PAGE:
The safety of travel by plane over other modes of transport is a favourite comparison for airline staff when trying to reassure anxious passengers. While aircrafts are as safe as ever, the sector's future has been in danger since the beginning of the pandemic. Recent events involving faults in planes will not help.
On Saturday, debris from a malfunctioning engine on a United Airlines flight tumbled down on to a Denver suburb. The plane in question was a Boeing 777 equipped with Pratt & Whitney 4000-112 engines, a model that has now been grounded by Japan's civil aviation authority, with backing from the Chicago-based manufacturer.
This will be a major blow to a company that had already posted a record loss of almost $12 billion in 2020. European manufacturer Airbus, Boeing's main rival, also saw a hit of more than $1bn last year.
Many of the challenges confronting the sector are outside its control. Passenger demand for international travel fell by more than 75 per cent in 2020 against 2019 levels. Airbus has had to cut about 15,000 jobs and does not expect aviation return to pre-pandemic rates of travel until possibly as late as 2025. While the company predicts making a profit in 2021, pessimists argue a far slower timeframe, pointing to the immense challenge of rebuilding a sector now experiencing activity rates not seen since the 1980s and 1990s.
There are also ways in which aviation itself is to blame. In 2018, Boeing was widely criticised for its response to two deadly crashes involving its new 737 Max model. Some alleged that Boeing had inadequately prepared pilots for new control features on board, and that the company unfairly blamed them immediately after the tragedies. In fact, the main cause of the catastrophic failures were faults in the aircrafts' updated systems. At the time, the company also stalled on early calls to ground the new fleet.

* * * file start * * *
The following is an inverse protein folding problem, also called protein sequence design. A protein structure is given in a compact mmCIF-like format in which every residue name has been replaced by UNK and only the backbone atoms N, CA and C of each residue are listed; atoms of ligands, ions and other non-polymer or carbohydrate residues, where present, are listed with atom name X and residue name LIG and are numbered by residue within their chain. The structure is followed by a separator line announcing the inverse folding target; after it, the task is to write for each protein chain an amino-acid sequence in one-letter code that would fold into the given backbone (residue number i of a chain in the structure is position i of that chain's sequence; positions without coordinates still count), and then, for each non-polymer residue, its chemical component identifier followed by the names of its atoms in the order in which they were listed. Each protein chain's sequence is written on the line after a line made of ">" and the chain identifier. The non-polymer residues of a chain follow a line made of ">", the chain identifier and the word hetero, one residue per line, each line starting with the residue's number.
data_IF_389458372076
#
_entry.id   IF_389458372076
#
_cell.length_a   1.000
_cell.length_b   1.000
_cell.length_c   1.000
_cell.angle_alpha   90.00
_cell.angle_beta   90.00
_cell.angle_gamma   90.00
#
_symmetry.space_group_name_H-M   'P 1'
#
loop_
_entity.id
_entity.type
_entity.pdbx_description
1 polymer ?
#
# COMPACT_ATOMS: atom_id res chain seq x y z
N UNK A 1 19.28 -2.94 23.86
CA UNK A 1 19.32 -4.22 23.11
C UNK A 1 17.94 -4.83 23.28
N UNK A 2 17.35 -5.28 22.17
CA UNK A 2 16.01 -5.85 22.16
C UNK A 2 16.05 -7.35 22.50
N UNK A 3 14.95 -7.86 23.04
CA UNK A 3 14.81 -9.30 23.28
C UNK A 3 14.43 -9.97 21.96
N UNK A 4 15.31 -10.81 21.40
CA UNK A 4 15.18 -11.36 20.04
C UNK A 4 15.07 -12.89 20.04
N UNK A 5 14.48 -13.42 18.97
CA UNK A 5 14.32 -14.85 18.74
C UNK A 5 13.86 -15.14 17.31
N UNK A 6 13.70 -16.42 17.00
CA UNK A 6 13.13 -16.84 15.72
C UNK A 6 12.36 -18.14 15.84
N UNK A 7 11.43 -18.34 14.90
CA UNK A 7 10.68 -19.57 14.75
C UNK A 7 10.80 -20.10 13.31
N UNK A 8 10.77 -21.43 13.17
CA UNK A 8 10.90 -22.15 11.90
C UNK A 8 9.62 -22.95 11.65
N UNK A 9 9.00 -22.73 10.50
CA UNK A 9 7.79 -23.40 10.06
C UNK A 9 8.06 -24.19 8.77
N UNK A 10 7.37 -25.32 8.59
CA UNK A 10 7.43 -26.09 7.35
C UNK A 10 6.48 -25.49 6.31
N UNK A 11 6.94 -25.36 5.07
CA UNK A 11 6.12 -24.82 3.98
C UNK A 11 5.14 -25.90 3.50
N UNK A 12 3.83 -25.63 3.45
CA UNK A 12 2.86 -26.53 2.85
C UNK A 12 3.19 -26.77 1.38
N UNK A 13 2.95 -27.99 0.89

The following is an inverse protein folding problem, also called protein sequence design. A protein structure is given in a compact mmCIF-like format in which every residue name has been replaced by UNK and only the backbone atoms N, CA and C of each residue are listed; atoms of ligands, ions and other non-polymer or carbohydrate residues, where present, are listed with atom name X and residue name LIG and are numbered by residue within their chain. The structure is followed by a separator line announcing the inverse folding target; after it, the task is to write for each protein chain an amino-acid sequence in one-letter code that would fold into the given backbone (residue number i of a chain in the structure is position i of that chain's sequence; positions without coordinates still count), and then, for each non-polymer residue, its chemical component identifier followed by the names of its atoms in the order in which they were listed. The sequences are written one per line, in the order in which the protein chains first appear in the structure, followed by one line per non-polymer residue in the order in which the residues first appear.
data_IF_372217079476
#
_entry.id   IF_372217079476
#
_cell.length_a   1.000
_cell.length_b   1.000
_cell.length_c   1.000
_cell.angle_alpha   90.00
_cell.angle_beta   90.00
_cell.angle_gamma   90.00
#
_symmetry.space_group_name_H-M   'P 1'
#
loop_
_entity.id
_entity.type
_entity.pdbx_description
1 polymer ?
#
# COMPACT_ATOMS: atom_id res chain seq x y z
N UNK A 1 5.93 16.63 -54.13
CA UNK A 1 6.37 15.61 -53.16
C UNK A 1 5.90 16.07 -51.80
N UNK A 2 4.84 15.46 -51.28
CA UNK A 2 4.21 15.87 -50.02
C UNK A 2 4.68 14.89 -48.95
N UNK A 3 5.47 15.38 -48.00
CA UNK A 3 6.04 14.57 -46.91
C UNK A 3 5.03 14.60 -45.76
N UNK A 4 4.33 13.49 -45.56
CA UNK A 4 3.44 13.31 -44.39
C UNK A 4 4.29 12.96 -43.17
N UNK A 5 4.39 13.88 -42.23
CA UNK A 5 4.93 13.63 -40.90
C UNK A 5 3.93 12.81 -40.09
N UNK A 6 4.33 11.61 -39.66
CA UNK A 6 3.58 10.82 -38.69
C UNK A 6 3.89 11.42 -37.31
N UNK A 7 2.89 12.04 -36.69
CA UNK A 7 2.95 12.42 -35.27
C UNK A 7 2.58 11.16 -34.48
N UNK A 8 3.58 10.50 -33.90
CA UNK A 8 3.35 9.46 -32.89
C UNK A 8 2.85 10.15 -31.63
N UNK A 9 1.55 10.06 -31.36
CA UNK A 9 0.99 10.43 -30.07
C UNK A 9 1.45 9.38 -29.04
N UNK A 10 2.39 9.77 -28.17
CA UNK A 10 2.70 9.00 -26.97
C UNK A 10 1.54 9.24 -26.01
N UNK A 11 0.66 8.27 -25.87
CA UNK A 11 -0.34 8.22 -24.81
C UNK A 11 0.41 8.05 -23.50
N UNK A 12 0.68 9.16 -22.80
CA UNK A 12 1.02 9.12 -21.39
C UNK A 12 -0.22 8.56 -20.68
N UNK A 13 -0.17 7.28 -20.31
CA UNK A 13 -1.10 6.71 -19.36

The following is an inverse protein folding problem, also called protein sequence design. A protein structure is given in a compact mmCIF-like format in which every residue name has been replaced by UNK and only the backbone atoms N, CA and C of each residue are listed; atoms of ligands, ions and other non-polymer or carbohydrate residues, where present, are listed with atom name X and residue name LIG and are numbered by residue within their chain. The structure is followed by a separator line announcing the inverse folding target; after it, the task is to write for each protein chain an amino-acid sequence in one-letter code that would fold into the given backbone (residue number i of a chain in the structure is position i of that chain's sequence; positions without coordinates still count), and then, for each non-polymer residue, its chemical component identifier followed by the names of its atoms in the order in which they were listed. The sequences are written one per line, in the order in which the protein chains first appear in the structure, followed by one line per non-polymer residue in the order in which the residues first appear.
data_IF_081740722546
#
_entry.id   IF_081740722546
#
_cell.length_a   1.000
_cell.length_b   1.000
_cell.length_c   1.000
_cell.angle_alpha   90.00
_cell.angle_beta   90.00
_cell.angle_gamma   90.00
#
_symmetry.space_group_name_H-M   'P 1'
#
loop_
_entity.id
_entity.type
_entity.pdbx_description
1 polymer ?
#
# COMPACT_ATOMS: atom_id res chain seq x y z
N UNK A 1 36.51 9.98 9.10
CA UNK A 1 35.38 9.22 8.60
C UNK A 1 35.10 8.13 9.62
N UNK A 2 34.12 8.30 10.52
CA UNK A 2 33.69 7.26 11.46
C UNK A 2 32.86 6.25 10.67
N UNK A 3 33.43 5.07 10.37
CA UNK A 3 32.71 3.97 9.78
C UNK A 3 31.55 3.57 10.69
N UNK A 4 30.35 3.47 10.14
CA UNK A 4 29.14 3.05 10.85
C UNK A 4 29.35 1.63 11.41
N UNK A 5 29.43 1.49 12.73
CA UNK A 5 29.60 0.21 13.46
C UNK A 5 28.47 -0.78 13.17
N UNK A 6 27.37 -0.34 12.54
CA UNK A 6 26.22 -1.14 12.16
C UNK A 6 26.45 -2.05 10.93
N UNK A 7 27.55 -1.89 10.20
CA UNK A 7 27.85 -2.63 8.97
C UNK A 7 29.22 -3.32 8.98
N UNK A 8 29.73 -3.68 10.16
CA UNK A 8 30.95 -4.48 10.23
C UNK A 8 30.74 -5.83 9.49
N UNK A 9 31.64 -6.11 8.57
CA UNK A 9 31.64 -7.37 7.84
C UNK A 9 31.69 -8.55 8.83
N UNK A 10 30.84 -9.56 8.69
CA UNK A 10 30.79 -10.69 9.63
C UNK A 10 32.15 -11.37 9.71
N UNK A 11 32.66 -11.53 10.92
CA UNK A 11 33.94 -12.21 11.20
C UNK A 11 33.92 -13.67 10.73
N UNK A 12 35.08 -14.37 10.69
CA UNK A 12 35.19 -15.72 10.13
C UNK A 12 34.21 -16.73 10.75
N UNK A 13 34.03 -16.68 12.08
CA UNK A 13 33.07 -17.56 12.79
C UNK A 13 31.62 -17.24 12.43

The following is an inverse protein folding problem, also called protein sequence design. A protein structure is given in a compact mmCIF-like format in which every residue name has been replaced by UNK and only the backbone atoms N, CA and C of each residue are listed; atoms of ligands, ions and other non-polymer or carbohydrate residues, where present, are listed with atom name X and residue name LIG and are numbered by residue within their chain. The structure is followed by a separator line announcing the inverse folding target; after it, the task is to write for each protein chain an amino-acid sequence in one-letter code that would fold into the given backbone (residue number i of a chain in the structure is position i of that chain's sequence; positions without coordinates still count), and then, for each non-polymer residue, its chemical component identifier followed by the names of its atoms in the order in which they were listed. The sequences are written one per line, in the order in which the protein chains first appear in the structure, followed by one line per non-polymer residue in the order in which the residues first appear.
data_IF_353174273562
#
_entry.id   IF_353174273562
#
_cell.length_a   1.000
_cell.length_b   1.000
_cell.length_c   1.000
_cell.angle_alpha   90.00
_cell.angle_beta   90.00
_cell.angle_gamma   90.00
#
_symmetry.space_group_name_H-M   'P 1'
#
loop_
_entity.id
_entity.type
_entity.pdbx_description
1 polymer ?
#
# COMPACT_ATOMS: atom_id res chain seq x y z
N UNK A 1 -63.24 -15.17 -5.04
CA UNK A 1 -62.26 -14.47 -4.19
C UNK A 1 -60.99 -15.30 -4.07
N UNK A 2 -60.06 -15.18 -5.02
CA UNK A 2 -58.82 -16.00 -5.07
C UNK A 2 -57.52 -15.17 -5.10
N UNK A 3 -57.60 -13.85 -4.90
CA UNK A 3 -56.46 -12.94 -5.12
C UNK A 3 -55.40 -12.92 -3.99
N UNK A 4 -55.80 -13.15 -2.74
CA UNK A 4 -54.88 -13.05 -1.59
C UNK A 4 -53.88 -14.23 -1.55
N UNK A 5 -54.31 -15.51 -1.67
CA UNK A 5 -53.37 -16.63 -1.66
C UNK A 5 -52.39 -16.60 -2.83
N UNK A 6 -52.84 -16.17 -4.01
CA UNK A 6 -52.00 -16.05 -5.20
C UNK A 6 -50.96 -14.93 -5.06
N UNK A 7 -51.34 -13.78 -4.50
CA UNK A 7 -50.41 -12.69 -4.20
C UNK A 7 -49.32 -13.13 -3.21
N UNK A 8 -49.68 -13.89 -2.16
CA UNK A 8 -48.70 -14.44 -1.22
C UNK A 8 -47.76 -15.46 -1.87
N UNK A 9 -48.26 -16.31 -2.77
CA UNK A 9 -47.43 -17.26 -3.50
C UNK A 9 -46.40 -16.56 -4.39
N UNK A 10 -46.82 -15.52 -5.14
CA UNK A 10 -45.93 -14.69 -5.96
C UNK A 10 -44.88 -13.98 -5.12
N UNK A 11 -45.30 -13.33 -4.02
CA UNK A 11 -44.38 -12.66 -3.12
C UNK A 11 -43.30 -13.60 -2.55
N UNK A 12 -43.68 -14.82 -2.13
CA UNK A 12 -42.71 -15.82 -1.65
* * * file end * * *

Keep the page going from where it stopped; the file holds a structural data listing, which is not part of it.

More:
There have been concerns over passenger safety against Covid-19 when flying. An early study at Harvard University argued that sophisticated air filtration systems onboard would remove almost all bacteria and viruses. But authorities in both Vietnam and Ireland have recorded instances in which a cluster of infections can be traced back to a flight. So far, such cases appear to be isolated events. But these worries will feed into wider consumer worries about the safety of the sector.
Today, people are even calling into question the very future of the aviation sector, a conversation that would have seemed absurd before the pandemic. Despite the downturn, we still owe a great deal to aviation as it strives to minimise delays in the delivery of vaccines, medical equipment and other critical goods. But in a sector particularly vulnerable to scrutiny, it must maintain transparency and openness as it weathers this latest storm.